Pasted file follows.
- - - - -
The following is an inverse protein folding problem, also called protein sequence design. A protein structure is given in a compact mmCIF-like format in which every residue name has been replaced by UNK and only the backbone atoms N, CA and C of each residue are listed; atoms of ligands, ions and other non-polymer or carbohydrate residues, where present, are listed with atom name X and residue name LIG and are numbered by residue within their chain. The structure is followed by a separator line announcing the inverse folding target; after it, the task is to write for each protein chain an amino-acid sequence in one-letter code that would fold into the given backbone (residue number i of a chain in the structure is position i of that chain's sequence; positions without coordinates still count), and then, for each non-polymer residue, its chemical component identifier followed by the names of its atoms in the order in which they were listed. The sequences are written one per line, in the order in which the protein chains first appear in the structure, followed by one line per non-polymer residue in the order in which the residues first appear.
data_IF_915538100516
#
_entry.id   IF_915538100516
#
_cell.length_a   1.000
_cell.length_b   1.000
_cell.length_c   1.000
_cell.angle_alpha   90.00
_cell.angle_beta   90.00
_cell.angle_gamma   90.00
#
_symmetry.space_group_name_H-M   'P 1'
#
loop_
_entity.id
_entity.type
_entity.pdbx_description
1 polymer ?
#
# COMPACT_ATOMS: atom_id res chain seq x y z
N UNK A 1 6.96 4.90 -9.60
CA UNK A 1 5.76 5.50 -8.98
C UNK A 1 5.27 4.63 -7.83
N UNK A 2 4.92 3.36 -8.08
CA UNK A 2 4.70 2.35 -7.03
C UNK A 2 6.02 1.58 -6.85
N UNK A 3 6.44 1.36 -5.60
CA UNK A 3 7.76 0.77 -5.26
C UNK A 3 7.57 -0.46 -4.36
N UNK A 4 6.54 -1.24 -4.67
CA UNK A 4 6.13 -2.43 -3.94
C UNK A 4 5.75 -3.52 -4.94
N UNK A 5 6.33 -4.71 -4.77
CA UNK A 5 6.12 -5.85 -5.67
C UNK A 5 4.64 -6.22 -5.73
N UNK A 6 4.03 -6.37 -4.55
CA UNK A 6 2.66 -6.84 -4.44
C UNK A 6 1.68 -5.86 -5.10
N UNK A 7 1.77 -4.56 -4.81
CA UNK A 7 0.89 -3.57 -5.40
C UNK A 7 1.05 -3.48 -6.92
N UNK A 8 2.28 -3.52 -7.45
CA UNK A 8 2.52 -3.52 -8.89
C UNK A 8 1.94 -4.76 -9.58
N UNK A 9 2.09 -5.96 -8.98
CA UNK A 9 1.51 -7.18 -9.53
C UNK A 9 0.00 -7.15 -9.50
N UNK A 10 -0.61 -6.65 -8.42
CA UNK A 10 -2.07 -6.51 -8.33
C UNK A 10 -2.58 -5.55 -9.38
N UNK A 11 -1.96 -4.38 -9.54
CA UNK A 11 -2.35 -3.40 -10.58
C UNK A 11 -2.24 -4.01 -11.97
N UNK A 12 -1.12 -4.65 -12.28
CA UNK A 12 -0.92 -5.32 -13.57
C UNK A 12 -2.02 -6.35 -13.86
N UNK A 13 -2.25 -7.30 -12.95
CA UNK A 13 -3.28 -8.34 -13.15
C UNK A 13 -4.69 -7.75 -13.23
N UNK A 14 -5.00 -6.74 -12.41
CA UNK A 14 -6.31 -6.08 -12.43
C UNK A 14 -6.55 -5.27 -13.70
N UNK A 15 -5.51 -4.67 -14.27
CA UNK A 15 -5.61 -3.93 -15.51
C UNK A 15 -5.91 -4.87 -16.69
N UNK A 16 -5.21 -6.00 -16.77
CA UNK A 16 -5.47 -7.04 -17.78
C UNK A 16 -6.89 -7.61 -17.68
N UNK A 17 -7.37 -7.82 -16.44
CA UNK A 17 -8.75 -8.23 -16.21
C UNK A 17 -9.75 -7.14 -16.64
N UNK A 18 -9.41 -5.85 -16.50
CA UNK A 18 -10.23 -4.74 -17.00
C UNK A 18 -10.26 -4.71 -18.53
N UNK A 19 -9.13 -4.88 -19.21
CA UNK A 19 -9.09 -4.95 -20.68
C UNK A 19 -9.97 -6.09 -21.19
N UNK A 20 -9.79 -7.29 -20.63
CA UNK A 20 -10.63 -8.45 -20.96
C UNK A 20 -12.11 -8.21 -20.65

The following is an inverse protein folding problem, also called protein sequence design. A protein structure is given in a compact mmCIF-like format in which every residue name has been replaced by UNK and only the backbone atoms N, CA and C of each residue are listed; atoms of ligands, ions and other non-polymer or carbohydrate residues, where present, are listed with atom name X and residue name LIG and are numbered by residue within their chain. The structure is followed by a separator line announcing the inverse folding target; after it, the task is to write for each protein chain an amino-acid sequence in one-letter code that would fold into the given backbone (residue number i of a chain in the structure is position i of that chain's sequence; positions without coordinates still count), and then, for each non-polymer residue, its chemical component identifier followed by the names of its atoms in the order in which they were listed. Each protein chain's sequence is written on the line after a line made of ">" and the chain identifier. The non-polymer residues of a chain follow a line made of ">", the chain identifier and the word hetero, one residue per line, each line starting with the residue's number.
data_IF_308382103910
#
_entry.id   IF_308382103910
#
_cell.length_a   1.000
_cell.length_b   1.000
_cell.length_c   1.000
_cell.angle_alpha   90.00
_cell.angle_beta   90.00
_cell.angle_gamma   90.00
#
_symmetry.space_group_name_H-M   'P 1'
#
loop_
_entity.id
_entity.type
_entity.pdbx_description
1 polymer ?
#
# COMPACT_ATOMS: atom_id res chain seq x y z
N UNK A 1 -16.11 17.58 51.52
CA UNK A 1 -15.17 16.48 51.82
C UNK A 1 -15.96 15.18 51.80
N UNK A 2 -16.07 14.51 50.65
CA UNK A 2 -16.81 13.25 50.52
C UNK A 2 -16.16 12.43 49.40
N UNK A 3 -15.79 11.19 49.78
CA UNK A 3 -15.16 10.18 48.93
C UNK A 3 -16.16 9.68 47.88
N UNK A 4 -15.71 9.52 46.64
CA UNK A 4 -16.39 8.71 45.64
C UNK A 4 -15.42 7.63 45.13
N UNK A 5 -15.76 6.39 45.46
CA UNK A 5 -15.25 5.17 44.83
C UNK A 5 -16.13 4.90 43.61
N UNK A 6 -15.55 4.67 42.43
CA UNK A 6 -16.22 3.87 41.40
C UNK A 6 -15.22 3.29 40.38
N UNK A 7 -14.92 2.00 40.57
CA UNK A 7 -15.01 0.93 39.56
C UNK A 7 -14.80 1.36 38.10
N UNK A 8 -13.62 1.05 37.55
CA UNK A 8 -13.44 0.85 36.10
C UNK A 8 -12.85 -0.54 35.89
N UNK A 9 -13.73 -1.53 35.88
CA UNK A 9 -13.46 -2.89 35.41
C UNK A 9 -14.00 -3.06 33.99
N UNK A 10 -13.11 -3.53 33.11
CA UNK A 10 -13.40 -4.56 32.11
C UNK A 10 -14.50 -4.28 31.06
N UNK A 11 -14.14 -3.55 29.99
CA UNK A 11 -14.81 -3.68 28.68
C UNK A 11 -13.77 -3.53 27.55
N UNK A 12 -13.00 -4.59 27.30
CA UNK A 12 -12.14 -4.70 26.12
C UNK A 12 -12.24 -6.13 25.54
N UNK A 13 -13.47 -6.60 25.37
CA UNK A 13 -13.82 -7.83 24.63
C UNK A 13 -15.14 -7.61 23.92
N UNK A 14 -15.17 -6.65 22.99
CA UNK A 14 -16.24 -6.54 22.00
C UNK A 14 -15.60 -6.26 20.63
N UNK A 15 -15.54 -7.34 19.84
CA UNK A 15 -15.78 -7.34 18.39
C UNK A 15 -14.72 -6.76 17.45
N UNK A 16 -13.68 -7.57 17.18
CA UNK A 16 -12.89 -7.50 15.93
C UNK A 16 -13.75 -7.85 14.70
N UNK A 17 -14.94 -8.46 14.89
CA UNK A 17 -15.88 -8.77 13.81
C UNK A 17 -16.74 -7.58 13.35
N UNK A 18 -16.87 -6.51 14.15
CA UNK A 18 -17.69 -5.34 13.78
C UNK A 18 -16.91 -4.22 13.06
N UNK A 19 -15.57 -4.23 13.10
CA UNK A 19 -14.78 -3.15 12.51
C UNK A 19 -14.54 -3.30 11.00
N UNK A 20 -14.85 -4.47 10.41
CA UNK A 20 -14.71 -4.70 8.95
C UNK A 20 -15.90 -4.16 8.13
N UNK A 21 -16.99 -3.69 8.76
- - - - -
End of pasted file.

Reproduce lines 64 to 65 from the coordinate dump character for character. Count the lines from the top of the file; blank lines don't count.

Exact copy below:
N UNK A 15 -5.51 -4.67 -14.27
CA UNK A 15 -5.61 -3.93 -15.51